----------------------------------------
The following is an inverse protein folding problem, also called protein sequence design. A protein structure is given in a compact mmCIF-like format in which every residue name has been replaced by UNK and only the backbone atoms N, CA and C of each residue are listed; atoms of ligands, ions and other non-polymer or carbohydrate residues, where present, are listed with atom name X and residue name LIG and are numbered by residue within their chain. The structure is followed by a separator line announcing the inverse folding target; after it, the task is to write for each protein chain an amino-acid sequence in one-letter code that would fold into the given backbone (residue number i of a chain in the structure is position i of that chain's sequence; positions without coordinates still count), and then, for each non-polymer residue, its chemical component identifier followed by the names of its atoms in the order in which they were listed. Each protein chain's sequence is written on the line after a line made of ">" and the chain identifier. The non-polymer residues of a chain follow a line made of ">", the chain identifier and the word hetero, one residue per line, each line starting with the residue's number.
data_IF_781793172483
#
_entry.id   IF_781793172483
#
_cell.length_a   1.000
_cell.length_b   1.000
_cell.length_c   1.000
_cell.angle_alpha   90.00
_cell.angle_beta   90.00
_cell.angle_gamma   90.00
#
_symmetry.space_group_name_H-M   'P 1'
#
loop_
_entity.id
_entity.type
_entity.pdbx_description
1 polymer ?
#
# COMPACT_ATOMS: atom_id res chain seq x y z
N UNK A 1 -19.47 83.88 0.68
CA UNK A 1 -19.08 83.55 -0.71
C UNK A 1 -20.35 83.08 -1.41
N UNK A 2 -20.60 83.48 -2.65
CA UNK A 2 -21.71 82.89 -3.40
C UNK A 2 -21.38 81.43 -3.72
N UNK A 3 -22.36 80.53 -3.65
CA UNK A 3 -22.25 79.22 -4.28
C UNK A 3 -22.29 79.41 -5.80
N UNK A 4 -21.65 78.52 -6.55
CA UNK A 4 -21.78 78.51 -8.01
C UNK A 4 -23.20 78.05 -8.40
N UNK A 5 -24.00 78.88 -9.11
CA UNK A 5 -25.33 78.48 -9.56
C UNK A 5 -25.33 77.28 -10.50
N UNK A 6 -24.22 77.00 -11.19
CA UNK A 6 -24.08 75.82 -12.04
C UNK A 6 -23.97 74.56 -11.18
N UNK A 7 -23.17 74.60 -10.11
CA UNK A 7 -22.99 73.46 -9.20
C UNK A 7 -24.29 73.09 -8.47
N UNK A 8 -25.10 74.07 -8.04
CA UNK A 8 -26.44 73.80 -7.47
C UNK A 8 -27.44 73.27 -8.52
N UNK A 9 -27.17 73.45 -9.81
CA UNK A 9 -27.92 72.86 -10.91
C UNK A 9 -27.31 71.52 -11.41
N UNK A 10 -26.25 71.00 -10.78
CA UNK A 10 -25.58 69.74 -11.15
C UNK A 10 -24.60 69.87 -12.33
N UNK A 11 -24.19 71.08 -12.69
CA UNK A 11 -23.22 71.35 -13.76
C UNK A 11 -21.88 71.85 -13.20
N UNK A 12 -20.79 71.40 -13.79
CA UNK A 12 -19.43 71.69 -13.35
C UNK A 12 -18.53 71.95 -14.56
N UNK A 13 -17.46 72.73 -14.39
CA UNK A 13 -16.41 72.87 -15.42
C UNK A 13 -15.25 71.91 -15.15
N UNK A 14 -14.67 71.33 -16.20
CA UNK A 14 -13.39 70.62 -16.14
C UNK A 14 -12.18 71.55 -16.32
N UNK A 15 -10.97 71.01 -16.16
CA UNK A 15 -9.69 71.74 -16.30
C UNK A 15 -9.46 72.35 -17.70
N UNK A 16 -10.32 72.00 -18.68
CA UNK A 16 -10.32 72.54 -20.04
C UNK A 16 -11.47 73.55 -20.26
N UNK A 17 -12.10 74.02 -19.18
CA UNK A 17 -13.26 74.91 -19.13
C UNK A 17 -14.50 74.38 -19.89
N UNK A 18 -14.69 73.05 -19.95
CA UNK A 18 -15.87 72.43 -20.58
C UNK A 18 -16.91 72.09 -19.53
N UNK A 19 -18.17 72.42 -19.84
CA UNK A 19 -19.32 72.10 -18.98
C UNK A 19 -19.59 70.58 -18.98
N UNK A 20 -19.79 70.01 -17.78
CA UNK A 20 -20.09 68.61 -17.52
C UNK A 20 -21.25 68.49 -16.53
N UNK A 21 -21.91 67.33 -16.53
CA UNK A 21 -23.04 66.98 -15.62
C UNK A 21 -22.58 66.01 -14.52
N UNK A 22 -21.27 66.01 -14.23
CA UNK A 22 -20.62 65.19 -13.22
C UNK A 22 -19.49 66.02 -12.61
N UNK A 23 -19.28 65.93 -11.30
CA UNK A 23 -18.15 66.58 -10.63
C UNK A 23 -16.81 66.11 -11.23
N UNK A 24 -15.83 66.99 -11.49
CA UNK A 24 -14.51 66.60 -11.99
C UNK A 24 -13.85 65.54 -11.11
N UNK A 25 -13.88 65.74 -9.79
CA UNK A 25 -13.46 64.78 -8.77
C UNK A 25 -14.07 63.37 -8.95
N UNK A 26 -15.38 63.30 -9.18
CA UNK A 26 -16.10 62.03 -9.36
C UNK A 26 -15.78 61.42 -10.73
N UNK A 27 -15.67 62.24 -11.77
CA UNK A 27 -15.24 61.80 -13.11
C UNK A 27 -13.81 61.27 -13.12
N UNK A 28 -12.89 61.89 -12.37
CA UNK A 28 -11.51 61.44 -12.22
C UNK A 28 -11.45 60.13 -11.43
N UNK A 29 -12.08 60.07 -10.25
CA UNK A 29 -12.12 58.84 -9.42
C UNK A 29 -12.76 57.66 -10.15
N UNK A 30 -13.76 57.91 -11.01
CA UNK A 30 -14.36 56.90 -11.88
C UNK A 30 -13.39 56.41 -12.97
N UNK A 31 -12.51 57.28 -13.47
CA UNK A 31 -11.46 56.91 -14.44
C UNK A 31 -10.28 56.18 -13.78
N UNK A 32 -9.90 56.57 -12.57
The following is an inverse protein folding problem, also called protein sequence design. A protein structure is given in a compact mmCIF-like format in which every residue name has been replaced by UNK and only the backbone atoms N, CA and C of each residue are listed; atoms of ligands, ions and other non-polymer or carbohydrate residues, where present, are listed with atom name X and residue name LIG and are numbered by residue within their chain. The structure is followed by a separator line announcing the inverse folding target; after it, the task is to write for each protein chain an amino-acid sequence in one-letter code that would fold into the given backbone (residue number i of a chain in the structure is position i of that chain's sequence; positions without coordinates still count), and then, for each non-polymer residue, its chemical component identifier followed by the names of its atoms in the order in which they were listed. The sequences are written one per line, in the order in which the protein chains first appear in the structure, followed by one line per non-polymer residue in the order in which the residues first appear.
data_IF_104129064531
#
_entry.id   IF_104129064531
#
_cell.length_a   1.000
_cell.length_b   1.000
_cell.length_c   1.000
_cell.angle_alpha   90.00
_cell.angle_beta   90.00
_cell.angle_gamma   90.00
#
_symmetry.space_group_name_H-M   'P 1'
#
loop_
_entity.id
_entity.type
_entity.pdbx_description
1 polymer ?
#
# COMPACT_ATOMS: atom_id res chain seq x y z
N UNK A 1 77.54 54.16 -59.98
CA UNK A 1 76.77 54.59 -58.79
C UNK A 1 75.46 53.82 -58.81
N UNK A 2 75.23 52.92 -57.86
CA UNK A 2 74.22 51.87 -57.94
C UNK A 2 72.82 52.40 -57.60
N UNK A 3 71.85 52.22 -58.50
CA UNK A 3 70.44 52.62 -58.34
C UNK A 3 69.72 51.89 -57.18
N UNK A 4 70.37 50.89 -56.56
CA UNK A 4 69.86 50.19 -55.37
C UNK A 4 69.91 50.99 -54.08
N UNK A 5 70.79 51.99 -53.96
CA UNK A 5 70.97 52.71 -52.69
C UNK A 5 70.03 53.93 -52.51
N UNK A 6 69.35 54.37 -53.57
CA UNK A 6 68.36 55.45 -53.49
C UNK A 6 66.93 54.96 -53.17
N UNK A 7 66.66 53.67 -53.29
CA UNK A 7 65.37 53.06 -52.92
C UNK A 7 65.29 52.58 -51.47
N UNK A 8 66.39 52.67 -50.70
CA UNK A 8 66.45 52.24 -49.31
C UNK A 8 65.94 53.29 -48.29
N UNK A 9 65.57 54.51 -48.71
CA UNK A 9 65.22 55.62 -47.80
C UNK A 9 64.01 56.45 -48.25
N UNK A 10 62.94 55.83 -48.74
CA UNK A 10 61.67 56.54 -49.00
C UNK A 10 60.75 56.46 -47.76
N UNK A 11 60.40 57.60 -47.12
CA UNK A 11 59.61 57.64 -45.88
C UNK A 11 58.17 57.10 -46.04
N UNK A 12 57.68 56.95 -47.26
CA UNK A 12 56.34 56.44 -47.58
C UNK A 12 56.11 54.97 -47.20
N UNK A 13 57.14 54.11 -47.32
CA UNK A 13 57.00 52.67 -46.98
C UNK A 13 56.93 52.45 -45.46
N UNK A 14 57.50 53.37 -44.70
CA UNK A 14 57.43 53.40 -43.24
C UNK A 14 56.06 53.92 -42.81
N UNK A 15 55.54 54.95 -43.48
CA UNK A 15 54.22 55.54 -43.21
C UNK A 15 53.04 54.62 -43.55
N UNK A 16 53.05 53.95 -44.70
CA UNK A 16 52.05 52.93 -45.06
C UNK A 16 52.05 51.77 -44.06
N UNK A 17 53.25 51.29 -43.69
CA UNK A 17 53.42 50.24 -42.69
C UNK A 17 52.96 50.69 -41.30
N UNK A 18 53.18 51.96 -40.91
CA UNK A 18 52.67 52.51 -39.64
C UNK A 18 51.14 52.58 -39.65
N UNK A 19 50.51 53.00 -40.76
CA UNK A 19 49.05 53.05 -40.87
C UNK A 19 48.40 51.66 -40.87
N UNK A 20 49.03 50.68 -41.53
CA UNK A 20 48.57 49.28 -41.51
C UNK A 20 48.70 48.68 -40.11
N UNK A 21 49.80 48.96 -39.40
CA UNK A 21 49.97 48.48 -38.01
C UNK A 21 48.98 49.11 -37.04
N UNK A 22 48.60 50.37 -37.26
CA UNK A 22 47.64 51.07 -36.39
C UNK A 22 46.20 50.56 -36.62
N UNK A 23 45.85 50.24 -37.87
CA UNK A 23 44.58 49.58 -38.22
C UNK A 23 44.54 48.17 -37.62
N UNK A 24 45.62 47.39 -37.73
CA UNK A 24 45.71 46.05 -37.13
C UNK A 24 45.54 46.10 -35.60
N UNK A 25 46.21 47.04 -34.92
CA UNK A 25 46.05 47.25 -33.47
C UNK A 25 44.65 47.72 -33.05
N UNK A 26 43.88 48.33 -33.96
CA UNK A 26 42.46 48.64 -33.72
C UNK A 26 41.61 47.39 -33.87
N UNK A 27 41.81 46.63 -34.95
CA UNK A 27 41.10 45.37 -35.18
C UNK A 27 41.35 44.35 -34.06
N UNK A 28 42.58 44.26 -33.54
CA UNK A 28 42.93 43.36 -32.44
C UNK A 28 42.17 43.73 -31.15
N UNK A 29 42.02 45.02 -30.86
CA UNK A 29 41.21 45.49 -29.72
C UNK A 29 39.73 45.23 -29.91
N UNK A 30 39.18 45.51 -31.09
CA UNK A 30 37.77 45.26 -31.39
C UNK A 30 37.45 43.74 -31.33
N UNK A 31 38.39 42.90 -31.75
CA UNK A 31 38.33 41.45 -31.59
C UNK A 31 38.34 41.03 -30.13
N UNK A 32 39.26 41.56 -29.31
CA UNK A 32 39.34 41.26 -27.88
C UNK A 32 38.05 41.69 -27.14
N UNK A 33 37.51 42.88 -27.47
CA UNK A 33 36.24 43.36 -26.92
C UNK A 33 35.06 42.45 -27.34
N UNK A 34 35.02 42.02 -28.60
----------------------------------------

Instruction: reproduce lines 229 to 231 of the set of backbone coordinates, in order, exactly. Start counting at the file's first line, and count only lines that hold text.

C UNK A 31 38.34 41.03 -30.13
N UNK A 32 39.26 41.56 -29.31
CA UNK A 32 39.34 41.26 -27.88